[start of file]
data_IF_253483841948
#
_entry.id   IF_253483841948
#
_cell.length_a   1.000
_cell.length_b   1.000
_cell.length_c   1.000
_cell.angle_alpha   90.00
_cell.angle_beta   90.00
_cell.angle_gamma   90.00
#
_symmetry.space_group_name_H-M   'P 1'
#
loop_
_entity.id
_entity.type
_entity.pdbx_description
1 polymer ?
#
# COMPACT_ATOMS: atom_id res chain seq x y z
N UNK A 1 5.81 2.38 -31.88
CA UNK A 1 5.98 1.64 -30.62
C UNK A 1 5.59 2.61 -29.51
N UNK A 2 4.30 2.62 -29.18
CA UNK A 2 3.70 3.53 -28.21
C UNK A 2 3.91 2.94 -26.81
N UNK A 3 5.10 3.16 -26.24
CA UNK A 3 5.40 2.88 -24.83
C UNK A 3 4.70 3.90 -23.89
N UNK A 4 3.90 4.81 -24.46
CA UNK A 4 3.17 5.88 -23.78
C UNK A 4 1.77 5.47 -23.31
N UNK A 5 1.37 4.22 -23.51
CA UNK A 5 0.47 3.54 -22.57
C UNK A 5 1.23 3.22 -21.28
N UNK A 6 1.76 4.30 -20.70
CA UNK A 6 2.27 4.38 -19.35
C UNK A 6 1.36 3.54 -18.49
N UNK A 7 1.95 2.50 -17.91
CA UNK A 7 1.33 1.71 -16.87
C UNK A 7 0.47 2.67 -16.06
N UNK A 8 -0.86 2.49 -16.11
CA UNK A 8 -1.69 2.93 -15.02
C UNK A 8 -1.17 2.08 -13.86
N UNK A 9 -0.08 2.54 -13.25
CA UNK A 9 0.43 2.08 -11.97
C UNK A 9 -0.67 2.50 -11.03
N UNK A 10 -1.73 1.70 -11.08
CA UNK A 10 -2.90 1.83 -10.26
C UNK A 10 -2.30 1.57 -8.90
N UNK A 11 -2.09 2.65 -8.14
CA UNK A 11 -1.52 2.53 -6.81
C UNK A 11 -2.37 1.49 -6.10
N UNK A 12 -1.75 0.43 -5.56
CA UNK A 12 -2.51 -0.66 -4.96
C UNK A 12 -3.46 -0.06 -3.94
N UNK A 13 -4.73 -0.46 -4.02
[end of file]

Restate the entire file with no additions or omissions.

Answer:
data_IF_253483841948
#
_entry.id   IF_253483841948
#
_cell.length_a   1.000
_cell.length_b   1.000
_cell.length_c   1.000
_cell.angle_alpha   90.00
_cell.angle_beta   90.00
_cell.angle_gamma   90.00
#
_symmetry.space_group_name_H-M   'P 1'
#
loop_
_entity.id
_entity.type
_entity.pdbx_description
1 polymer ?
#
# COMPACT_ATOMS: atom_id res chain seq x y z
N UNK A 1 5.81 2.38 -31.88
CA UNK A 1 5.98 1.64 -30.62
C UNK A 1 5.59 2.61 -29.51
N UNK A 2 4.30 2.62 -29.18
CA UNK A 2 3.70 3.53 -28.21
C UNK A 2 3.91 2.94 -26.81
N UNK A 3 5.10 3.16 -26.24
CA UNK A 3 5.40 2.88 -24.83
C UNK A 3 4.70 3.90 -23.89
N UNK A 4 3.90 4.81 -24.46
CA UNK A 4 3.17 5.88 -23.78
C UNK A 4 1.77 5.47 -23.31
N UNK A 5 1.37 4.22 -23.51
CA UNK A 5 0.47 3.54 -22.57
C UNK A 5 1.23 3.22 -21.28
N UNK A 6 1.76 4.30 -20.70
CA UNK A 6 2.27 4.38 -19.35
C UNK A 6 1.36 3.54 -18.49
N UNK A 7 1.95 2.50 -17.91
CA UNK A 7 1.33 1.71 -16.87
C UNK A 7 0.47 2.67 -16.06
N UNK A 8 -0.86 2.49 -16.11
CA UNK A 8 -1.69 2.93 -15.02
C UNK A 8 -1.17 2.08 -13.86
N UNK A 9 -0.08 2.54 -13.25
CA UNK A 9 0.43 2.08 -11.97
C UNK A 9 -0.67 2.50 -11.03
N UNK A 10 -1.73 1.70 -11.08
CA UNK A 10 -2.90 1.83 -10.26
C UNK A 10 -2.30 1.57 -8.90
N UNK A 11 -2.09 2.65 -8.14
CA UNK A 11 -1.52 2.53 -6.81
C UNK A 11 -2.37 1.49 -6.10
N UNK A 12 -1.75 0.43 -5.56
CA UNK A 12 -2.51 -0.66 -4.96
C UNK A 12 -3.46 -0.06 -3.94
N UNK A 13 -4.73 -0.46 -4.02